Washington International Law Journal


Adam M. Andrews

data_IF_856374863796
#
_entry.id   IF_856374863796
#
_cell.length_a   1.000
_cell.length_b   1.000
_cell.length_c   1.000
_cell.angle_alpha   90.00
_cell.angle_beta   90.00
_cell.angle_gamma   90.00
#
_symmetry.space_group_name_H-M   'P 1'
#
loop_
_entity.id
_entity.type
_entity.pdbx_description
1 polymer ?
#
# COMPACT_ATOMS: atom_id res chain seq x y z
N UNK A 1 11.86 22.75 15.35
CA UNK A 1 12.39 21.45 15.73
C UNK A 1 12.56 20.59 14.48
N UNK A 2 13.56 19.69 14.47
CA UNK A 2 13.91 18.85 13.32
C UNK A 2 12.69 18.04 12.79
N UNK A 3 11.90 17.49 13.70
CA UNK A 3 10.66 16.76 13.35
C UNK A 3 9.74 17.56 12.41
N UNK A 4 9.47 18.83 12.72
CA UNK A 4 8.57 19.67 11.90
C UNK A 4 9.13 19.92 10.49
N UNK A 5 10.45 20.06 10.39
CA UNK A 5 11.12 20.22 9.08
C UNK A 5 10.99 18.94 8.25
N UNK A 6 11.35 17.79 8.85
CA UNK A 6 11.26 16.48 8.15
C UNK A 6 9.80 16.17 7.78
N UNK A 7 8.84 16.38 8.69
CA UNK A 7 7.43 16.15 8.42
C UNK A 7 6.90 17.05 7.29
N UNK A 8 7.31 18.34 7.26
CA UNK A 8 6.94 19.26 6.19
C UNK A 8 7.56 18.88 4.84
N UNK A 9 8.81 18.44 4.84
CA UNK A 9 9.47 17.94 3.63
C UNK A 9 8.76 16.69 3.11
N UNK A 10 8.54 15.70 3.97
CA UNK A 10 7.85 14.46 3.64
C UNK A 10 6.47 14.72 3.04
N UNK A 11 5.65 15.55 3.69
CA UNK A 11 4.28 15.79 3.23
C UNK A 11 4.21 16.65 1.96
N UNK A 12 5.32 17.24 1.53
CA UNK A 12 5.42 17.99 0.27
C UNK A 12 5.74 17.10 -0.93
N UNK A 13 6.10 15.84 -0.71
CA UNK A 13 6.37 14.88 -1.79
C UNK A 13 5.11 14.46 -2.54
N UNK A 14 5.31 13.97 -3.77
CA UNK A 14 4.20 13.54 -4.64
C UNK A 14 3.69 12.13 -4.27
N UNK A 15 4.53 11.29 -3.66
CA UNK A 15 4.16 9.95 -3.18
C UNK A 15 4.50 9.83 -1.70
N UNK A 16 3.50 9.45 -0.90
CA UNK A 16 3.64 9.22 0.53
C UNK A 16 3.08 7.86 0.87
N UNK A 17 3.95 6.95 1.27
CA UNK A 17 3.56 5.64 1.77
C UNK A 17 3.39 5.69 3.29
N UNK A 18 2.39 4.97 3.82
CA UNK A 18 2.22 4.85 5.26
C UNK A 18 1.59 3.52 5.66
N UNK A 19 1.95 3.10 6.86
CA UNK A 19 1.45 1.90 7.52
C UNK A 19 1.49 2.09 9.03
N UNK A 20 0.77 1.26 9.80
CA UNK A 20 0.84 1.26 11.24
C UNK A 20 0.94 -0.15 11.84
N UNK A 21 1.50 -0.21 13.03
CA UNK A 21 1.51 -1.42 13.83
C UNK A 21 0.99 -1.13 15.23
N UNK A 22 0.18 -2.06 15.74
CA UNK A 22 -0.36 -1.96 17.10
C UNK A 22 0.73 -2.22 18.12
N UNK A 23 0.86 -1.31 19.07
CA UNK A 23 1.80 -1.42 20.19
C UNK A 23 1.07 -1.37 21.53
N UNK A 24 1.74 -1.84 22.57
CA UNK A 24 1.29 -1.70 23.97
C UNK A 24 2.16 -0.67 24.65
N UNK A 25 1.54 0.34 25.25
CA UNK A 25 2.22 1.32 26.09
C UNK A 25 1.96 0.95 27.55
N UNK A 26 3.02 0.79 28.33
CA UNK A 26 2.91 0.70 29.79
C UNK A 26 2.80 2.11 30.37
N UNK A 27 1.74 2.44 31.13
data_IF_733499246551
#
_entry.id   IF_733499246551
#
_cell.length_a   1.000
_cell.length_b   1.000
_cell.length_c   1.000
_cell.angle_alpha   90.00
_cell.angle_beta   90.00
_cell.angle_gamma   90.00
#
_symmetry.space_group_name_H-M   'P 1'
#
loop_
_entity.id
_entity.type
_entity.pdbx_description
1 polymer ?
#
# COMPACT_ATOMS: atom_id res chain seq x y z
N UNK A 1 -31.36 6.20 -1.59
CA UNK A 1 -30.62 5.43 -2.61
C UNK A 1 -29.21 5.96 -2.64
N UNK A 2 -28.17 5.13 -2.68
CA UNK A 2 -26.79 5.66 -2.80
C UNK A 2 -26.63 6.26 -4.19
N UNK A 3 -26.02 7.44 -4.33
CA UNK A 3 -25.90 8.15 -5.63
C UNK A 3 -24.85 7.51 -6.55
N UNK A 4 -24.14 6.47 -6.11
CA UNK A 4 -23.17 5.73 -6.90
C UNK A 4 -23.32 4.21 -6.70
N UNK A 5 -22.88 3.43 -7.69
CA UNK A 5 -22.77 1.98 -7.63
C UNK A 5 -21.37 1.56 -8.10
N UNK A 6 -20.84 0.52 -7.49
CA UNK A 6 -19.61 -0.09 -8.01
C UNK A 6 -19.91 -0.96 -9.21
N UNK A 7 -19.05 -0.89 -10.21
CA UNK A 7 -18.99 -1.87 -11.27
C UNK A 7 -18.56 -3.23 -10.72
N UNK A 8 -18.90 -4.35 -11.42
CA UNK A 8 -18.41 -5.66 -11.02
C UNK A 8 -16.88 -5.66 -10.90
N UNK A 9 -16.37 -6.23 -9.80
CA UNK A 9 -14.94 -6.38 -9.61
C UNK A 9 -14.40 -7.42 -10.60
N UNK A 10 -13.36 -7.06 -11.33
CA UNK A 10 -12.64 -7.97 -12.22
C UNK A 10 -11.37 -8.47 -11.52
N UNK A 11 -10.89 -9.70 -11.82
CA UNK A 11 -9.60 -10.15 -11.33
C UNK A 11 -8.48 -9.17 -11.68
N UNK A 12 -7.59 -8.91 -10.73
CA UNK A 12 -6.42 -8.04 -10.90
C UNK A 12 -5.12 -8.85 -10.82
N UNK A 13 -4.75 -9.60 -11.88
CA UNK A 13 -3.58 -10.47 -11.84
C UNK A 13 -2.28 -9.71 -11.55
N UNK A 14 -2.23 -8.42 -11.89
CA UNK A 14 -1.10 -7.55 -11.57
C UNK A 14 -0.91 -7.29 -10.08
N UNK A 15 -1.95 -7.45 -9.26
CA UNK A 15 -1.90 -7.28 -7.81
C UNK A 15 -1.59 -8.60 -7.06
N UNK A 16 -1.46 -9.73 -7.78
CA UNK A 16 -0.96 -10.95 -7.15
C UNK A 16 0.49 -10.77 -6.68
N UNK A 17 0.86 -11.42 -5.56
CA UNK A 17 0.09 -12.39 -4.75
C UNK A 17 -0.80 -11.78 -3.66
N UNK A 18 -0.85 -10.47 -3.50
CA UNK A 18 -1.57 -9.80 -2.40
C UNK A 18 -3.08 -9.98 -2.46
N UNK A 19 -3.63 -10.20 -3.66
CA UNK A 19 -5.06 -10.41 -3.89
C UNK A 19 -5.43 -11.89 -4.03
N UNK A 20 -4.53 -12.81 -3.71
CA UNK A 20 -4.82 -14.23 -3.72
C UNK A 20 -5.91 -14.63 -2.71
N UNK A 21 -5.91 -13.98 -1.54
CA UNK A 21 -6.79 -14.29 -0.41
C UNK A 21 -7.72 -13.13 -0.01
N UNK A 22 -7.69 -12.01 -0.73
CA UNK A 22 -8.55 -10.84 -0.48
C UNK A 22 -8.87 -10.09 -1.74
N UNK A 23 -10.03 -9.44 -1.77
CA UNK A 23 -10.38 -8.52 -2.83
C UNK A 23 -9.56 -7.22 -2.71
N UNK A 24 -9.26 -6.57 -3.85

Australia has identified carbon capture and geo-sequestration (“CCS”) as a partial solution to the problem of global warming. CCS involves capturing carbon dioxide from large point-source emitters, such as power plants, and injecting it deep below ground level for disposal. Australia has not yet enacted CCS-specific regulations. As it stands now, Australia’s third-party access law, Part IIIA of the Trade Practices Act, creates regulatory uncertainty for CCS infrastructure projects and will deter investment in the industry. This regulatory uncertainty results from the ambiguous criteria used to determine whether a piece of infrastructure is appropriate for third-party access. Legislators could address the ambiguity of Part IIIA by creating an industry specific third-party access regime for CCS. However, doing so would be difficult without foreknowledge of how the industry will develop, would generate significant compliance costs, and would also likely deter investment. In the near term, CCS should be exempted from Part IIIA altogether to encourage private companies to invest in CCS. Exemption would provide investors with the expectation that they can recoup the costs of their investments without submitting to mandatory access requirements.

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